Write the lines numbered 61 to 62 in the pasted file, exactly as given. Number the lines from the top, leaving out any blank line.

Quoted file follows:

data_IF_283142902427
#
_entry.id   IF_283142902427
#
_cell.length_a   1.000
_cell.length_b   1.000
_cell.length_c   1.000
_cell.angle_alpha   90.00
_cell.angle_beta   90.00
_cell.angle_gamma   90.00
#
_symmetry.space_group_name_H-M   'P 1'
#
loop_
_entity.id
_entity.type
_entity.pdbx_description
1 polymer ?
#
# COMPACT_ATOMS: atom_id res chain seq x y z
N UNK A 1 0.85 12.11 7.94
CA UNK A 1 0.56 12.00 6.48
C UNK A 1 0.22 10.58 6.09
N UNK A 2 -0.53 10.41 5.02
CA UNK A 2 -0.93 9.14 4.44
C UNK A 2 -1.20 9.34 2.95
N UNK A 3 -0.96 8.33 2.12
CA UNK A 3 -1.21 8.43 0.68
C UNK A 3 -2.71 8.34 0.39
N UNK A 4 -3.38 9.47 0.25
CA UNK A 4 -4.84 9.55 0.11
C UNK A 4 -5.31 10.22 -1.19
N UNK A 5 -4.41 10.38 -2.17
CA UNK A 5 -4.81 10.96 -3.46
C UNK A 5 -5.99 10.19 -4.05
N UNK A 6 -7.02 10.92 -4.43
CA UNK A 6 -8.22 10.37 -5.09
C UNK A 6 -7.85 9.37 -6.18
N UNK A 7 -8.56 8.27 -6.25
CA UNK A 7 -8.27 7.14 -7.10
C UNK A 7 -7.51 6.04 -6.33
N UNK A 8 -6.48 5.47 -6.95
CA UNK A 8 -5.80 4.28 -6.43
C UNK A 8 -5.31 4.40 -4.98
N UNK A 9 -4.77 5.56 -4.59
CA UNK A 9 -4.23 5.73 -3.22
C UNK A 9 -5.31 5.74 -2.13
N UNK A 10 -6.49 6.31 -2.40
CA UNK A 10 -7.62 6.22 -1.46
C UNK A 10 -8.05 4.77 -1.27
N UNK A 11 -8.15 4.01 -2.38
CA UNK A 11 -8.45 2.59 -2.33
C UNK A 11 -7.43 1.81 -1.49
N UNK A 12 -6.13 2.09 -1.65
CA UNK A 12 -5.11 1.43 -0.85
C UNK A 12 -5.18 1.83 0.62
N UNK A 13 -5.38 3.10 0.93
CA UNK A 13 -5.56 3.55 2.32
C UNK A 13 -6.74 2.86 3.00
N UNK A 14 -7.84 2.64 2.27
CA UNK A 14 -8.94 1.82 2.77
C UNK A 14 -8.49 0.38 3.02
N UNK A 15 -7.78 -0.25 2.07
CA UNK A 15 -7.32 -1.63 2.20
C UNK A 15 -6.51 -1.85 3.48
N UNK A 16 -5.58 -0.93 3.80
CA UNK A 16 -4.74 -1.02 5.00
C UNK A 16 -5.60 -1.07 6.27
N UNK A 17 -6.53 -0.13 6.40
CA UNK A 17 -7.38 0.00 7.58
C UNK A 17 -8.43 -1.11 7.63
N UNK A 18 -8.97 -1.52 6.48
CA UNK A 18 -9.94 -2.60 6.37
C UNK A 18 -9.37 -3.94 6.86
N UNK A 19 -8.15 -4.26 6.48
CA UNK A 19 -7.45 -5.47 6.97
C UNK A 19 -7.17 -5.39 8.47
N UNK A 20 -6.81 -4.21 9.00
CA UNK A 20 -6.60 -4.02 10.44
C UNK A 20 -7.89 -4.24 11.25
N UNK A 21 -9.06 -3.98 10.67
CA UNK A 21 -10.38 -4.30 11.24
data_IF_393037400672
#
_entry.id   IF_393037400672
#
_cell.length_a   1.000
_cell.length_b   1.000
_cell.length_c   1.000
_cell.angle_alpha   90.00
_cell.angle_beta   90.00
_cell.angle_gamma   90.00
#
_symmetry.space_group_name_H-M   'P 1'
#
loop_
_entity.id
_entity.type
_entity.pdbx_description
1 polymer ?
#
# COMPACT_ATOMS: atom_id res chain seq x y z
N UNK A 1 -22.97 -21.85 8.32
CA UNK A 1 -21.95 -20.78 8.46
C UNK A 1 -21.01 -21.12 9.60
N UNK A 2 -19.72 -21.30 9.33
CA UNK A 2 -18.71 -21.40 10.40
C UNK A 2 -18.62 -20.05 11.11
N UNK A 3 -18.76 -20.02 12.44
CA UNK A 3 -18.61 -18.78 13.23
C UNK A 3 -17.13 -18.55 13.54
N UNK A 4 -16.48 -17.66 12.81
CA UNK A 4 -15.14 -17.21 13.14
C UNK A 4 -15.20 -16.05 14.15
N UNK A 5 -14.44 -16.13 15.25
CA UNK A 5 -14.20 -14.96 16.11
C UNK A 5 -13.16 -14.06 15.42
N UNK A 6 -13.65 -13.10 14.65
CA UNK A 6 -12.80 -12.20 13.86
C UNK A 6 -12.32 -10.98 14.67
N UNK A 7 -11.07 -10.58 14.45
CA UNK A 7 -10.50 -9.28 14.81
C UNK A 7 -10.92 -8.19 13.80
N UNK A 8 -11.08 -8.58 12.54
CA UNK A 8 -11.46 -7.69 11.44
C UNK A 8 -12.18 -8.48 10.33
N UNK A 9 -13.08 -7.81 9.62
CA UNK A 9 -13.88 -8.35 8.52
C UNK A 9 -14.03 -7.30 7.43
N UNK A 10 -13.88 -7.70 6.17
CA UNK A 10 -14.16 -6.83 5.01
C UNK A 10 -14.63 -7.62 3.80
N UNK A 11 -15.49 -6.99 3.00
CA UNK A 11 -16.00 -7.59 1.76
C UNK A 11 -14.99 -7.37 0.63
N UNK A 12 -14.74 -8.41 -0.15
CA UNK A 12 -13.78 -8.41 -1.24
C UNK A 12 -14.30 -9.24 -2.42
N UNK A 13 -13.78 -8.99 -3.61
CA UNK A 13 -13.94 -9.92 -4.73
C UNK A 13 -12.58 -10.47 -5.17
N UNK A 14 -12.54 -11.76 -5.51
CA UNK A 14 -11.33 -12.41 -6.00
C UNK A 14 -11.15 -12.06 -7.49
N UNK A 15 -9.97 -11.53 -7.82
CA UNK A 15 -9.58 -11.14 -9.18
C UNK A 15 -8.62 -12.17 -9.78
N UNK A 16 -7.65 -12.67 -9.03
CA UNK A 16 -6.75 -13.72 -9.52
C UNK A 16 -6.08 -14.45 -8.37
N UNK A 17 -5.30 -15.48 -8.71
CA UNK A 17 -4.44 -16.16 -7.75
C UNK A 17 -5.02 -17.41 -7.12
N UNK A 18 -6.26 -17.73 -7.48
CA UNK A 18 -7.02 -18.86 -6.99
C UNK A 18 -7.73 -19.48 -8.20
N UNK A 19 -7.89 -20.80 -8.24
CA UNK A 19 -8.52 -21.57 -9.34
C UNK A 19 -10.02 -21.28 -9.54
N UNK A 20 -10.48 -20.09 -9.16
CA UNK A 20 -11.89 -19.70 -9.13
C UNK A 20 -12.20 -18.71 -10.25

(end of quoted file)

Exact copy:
CA UNK A 14 -8.94 1.82 2.77
C UNK A 14 -8.49 0.38 3.02